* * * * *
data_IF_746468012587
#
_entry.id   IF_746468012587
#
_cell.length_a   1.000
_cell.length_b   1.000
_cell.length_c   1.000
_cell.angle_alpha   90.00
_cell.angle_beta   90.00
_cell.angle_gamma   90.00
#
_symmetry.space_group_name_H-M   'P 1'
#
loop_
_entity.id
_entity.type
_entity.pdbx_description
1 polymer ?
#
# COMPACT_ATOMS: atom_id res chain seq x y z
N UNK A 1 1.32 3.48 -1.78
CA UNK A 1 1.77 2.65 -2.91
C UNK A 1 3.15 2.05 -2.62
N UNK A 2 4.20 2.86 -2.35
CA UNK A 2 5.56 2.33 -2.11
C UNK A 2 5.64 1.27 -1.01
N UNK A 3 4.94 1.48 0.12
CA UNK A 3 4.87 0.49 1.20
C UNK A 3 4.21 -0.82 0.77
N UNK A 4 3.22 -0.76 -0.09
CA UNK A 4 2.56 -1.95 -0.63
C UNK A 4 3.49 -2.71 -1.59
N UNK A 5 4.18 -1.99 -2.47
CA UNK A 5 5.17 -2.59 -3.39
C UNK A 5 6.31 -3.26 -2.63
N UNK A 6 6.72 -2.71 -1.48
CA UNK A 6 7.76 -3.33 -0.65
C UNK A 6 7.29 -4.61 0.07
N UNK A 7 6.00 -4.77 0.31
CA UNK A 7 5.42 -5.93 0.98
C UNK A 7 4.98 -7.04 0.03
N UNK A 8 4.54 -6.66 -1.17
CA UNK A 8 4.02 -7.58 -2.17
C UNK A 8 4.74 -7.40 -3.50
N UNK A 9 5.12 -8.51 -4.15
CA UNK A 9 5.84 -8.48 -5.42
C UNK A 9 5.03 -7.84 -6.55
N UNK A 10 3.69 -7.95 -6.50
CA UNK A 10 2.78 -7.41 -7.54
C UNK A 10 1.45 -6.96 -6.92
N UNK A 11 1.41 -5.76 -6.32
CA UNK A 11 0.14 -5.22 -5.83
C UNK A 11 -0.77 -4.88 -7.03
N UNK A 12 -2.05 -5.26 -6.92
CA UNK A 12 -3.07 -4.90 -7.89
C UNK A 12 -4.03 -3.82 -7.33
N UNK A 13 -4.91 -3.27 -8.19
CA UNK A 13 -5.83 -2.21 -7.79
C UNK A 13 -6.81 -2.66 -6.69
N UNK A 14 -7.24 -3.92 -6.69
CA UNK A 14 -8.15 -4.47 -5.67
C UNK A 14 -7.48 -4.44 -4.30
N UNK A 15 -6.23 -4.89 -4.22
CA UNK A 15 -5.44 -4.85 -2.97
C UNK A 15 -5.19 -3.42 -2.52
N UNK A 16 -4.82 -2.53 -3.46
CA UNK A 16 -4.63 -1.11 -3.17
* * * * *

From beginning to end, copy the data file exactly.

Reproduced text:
data_IF_746468012587
#
_entry.id   IF_746468012587
#
_cell.length_a   1.000
_cell.length_b   1.000
_cell.length_c   1.000
_cell.angle_alpha   90.00
_cell.angle_beta   90.00
_cell.angle_gamma   90.00
#
_symmetry.space_group_name_H-M   'P 1'
#
loop_
_entity.id
_entity.type
_entity.pdbx_description
1 polymer ?
#
# COMPACT_ATOMS: atom_id res chain seq x y z
N UNK A 1 1.32 3.48 -1.78
CA UNK A 1 1.77 2.65 -2.91
C UNK A 1 3.15 2.05 -2.62
N UNK A 2 4.20 2.86 -2.35
CA UNK A 2 5.56 2.33 -2.11
C UNK A 2 5.64 1.27 -1.01
N UNK A 3 4.94 1.48 0.12
CA UNK A 3 4.87 0.49 1.20
C UNK A 3 4.21 -0.82 0.77
N UNK A 4 3.22 -0.76 -0.09
CA UNK A 4 2.56 -1.95 -0.63
C UNK A 4 3.49 -2.71 -1.59
N UNK A 5 4.18 -1.99 -2.47
CA UNK A 5 5.17 -2.59 -3.39
C UNK A 5 6.31 -3.26 -2.63
N UNK A 6 6.72 -2.71 -1.48
CA UNK A 6 7.76 -3.33 -0.65
C UNK A 6 7.29 -4.61 0.07
N UNK A 7 6.00 -4.77 0.31
CA UNK A 7 5.42 -5.93 0.98
C UNK A 7 4.98 -7.04 0.03
N UNK A 8 4.54 -6.66 -1.17
CA UNK A 8 4.02 -7.58 -2.17
C UNK A 8 4.74 -7.40 -3.50
N UNK A 9 5.12 -8.51 -4.15
CA UNK A 9 5.84 -8.48 -5.42
C UNK A 9 5.03 -7.84 -6.55
N UNK A 10 3.69 -7.95 -6.50
CA UNK A 10 2.78 -7.41 -7.54
C UNK A 10 1.45 -6.96 -6.92
N UNK A 11 1.41 -5.76 -6.32
CA UNK A 11 0.14 -5.22 -5.83
C UNK A 11 -0.77 -4.88 -7.03
N UNK A 12 -2.05 -5.26 -6.92
CA UNK A 12 -3.07 -4.90 -7.89
C UNK A 12 -4.03 -3.82 -7.33
N UNK A 13 -4.91 -3.27 -8.19
CA UNK A 13 -5.83 -2.21 -7.79
C UNK A 13 -6.81 -2.66 -6.69
N UNK A 14 -7.24 -3.92 -6.69
CA UNK A 14 -8.15 -4.47 -5.67
C UNK A 14 -7.48 -4.44 -4.30
N UNK A 15 -6.23 -4.89 -4.22
CA UNK A 15 -5.44 -4.85 -2.97
C UNK A 15 -5.19 -3.42 -2.52
N UNK A 16 -4.82 -2.53 -3.46
CA UNK A 16 -4.63 -1.11 -3.17